“There are old guides and there are bold guides, but there are no old bold guides,” Theo Meiners, another legendary guide in Alaska, used to quip.
Most of my readers are track skiers and we don’t have to worry about avalanches. I remember the news in 2003 about the seven backcountry skiers who were killed in the Durrand Glacier avalanche. A book has now been written by Ken Wylie, the assistant guide on that fateful trip, and an article in the National Post gives a preview How a massive avalanche changed backcountry culture and shattered one guide’s life.
One of those killed in the avalanche was Jean-Luc Schwendener, the chef at Mt Engadine Lodge. I had met him in 1999 while staying at the lodge.
Some of my readers do venture out into the backcountry, and I have a “Backcountry Trip reports” page for those who wish to share their experiences. I am always thrilled to read about Chuck’s epic adventures. Alf, Steve, Chip and others usually have a few interesting trips and gorgeous photos to share every winter. I hope everyone continues to play it safe in the backcountry.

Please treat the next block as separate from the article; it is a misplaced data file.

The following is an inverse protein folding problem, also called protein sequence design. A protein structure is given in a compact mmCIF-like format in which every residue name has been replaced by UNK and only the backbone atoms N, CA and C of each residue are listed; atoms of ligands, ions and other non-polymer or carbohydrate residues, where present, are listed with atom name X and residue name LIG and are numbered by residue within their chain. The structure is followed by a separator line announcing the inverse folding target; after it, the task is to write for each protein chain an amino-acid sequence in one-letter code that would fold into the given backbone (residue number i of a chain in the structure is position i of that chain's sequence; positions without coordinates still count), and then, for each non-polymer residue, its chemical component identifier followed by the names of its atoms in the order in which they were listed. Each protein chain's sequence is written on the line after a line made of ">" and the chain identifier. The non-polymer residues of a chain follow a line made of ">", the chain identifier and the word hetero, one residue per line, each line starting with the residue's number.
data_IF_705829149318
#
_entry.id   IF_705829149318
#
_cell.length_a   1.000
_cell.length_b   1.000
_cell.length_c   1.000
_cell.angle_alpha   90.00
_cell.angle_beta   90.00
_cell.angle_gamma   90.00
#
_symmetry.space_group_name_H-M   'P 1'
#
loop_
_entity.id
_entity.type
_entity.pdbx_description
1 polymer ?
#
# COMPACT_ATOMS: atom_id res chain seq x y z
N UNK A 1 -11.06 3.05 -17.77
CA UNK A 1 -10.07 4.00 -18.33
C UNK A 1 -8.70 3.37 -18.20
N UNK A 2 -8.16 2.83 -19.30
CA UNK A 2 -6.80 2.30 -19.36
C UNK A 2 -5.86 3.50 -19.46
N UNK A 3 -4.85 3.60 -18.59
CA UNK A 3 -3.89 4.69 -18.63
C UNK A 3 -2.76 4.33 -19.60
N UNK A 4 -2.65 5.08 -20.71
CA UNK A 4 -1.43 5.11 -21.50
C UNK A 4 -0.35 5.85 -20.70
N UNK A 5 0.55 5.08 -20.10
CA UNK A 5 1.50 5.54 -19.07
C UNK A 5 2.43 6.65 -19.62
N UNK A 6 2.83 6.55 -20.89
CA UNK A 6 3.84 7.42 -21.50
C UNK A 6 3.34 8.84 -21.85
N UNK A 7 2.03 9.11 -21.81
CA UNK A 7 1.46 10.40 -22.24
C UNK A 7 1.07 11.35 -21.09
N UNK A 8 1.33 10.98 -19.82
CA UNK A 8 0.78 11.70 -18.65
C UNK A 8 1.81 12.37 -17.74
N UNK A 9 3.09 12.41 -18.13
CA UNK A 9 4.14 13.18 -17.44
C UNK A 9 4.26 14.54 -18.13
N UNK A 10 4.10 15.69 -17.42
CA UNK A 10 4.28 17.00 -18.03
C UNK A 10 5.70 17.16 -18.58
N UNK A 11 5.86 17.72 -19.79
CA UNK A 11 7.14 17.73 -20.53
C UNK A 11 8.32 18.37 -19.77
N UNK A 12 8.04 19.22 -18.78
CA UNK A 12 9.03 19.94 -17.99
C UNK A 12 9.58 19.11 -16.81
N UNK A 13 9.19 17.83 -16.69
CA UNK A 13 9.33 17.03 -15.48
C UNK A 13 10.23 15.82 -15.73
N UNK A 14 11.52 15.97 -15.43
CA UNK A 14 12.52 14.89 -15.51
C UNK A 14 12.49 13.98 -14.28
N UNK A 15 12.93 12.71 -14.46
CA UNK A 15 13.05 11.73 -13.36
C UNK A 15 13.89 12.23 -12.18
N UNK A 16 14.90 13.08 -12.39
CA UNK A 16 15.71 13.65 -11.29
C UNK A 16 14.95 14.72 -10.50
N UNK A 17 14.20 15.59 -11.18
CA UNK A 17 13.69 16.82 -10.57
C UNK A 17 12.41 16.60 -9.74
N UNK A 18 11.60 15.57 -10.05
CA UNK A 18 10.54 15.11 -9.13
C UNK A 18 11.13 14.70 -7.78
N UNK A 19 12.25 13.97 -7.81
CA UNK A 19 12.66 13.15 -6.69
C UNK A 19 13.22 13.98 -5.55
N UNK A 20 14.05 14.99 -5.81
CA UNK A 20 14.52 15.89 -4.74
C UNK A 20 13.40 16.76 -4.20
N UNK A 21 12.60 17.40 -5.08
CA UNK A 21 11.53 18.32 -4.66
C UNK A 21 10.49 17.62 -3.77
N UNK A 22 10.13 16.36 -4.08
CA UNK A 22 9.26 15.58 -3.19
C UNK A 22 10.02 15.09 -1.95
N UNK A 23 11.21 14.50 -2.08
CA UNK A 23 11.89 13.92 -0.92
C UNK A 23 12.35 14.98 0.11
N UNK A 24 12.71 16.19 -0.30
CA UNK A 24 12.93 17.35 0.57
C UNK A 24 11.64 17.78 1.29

Developing backcountry skills begins on the front country trails These skills can best be learned with one many outdoor clubs in the Calgary Banff area. Many have established daytrips which allow for a start on trackset trails learning ski skills, then progressing on a graduated basis to sets (or categories) of successively harder and more demanding back country destinations. Learning about the snowpack and trail conditions on trackset trails is a valuable building block in the progression to back country skiing. Clubs have developed these progression based on decades of experiences where at one time weekend warriors often put themselves at risk by putting themselves and comrades on backcountry trails above their skill level. Above and beyond the safety factor of traveling in groups, you will meet a great bunch of people. I fondly remember my years of ski experiences and après activites while living in Calgary.